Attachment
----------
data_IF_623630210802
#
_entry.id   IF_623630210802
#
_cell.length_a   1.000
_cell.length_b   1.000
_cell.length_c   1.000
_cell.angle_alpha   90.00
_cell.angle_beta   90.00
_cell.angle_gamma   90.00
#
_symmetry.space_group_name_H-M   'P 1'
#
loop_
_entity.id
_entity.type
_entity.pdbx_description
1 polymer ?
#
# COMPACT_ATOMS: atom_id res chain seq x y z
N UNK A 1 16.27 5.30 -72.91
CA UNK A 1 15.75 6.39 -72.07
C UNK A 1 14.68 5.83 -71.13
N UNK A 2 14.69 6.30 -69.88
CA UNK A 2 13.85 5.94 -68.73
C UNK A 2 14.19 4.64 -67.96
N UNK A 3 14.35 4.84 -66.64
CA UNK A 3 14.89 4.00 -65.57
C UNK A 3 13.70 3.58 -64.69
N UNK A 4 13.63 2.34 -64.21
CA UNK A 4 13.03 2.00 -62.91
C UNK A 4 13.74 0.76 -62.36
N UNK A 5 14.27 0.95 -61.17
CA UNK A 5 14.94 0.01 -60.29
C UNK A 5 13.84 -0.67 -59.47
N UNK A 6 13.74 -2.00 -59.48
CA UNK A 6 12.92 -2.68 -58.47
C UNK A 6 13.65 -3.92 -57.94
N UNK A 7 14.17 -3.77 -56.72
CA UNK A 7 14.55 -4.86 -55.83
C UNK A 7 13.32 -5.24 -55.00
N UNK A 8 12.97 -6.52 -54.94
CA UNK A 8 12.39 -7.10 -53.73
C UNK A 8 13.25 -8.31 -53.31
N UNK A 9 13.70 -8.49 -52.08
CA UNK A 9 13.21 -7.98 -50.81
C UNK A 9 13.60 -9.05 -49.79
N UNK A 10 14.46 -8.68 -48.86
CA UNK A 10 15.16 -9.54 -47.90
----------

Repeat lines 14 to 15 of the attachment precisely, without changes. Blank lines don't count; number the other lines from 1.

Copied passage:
loop_
_entity.id